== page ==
- Procurement chiefs weighed up option of charging trusts extra for medical equipment
- Chiefs considered “skinny margin” on NHS Supply Chain products to bolster company’s financial performance
- Option dropped partly over concerns about trusts’ “adverse reaction”
Supply managers considered charging NHS trusts extra for equipment purchased through a new efficiency model, HSJ can reveal.
Documents leaked to HSJ show the company that runs NHS Supply Chain explored applying a “skinny margin” to products sold to the NHS, but ditched the option partly because it was concerned about an “adverse reaction” from trusts.
The option appeared to contradict previous statements from national procurement chiefs, who said the new model would increase NHS Supply Chain’s price transparency. The increased transparency would be achieved through NHS Supply Chain buying products via specialist companies, and selling them to the NHS at the same price.
The new NHS Supply Chain model will be fully implemented by April 2019, but several issues around the model’s operating costs and funding have yet to be agreed.
The “skinny margin” was considered because it would help Supply Chain Coordination Ltd, which runs NHS Supply Chain, achieve financial balance – according to an internal briefing paper obtained by HSJ.
SCCL’s operating costs will be funded mainly through tariff payments withheld from trusts, but its costs, which are currently £180m, will increase to at least £260m in 2020-21.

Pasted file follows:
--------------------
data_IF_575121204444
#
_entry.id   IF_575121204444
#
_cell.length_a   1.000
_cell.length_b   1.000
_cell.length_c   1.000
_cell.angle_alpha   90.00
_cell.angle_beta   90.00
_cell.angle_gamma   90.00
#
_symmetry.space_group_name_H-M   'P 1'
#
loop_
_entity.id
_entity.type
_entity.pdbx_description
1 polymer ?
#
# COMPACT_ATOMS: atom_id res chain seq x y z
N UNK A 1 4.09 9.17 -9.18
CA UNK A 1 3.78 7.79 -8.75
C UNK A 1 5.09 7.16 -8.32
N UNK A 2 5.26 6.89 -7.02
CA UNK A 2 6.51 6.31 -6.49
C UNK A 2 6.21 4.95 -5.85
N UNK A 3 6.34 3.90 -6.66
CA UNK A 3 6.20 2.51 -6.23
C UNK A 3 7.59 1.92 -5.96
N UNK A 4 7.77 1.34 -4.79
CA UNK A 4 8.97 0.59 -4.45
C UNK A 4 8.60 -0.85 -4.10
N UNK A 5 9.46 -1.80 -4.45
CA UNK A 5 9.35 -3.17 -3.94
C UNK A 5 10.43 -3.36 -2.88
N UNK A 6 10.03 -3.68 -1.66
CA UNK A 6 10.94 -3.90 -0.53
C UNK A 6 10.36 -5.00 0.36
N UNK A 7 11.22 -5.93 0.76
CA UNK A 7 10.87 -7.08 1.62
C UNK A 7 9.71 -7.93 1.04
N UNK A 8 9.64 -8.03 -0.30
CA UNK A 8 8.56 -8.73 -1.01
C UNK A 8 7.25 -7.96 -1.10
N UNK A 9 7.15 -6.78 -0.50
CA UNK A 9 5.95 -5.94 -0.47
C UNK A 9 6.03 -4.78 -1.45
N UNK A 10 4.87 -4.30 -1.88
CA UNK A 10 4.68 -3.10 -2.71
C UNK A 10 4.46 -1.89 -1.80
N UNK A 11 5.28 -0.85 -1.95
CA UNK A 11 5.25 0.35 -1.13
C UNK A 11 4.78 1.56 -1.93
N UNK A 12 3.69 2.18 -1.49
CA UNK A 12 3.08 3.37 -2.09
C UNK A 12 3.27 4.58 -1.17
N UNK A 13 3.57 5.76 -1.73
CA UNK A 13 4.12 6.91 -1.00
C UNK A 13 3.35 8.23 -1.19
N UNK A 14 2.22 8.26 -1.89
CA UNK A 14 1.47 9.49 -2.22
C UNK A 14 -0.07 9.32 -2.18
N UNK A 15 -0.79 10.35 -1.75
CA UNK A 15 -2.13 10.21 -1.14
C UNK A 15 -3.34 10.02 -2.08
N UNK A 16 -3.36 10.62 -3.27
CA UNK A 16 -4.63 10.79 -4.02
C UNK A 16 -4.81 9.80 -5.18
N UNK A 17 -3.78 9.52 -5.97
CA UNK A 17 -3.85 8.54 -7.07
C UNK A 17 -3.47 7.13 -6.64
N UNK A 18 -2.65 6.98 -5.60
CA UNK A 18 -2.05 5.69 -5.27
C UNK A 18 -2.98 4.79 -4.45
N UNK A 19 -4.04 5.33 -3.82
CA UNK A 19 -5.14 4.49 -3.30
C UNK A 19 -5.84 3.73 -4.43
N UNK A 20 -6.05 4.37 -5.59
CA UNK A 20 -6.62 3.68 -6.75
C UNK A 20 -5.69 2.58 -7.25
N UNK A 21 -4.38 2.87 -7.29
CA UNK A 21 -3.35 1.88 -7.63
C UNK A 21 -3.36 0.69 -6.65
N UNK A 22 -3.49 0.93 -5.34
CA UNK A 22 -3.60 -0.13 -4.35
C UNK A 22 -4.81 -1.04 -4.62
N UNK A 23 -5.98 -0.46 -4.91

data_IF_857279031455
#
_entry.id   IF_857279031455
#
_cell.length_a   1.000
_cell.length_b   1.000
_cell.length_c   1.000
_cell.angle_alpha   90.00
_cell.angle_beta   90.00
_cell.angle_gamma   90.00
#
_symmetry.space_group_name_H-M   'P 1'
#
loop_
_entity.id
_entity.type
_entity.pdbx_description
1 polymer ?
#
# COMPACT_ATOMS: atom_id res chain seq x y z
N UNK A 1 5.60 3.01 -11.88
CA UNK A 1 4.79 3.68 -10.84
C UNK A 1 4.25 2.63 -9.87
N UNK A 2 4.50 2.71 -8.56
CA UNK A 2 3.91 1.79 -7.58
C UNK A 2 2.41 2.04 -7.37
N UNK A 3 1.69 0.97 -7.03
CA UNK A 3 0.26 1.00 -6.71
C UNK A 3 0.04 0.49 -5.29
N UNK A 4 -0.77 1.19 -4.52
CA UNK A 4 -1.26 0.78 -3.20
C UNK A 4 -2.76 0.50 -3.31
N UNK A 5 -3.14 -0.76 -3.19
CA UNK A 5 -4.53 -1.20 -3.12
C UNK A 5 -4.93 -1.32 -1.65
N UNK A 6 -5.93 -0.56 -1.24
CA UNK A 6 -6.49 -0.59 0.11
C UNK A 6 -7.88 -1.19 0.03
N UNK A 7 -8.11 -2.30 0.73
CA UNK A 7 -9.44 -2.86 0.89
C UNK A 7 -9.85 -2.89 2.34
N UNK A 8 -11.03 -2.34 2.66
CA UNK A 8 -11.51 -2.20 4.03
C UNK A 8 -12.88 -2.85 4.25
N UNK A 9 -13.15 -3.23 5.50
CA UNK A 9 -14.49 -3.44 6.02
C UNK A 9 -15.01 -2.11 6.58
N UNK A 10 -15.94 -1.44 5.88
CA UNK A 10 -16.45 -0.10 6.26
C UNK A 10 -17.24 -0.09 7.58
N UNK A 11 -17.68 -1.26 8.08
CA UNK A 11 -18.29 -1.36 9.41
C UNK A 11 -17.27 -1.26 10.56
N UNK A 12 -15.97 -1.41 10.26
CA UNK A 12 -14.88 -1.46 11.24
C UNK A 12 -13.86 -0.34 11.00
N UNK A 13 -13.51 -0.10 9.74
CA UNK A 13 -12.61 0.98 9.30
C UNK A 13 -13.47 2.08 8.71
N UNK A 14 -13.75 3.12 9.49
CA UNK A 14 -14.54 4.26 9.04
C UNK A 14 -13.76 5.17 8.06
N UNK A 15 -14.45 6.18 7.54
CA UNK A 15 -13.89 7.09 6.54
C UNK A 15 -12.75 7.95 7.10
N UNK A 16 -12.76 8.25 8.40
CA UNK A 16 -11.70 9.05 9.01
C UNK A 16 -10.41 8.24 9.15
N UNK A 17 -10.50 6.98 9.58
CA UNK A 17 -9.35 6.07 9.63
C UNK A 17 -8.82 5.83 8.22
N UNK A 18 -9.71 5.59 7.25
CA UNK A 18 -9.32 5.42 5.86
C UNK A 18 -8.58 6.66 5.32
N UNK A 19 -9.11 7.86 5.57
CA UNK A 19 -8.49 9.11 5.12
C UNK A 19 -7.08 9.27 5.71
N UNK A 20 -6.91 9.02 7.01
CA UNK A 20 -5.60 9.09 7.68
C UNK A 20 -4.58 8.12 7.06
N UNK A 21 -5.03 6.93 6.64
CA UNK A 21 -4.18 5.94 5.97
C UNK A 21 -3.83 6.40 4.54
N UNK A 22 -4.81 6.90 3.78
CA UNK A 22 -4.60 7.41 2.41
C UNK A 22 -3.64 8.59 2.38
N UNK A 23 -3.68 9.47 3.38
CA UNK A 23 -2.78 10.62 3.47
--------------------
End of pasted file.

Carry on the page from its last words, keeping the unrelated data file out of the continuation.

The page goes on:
The “skinny margin” would have created an extra income stream, but a report for SCCL concluded there was “no system issue that requires a margin of any kind”, and that trusts “may react adversely to the idea of being charged a nominal margin on NHS Supply Chain spend”.
SCCL’s income sources will include non-NHS customers, who will pay a margin for products, and rebates or retrospective discounts from suppliers applied after transactions have been completed.
The report, presented in early September, recommended further analysis be undertaken before a final decision was made.
However, SCCL confirmed this week to HSJ it had decided not to apply the “skinny margin” to NHS Supply Chain products.
The paper twice stated SCCL’s operating costs would rise to £335m by 2020-21, but a spokeswoman for the company said this was an “error” in the report.
She said the operating costs would be £250m in 2019-20 and £260m in 2020-21. This increase is expected due to NHS Supply Chain growing its market share, which will add further costs to its logistics service.
The spokeswoman said the additional £10m would not be a new cost – merely a “move of spend” by trusts from suppliers to NHS Supply Chain.
Meanwhile, negotiations continue between regulators and trusts over the exact amounts that will be withheld from trusts to pay SCCL’s operating costs. The withholding of tariff payments will start on 1 April next year.
In addition, it is still unclear if NHS organisations not contributing funding allocations towards SCCL’s operating costs, such as clinical commissioning groups and arms length bodies, will pay a margin on NHS Supply Chain products.
The procurement model aims to save the NHS more than £2bn over five years through more efficient procurement of hospital equipment and common consumables.
Information obtained by HSJ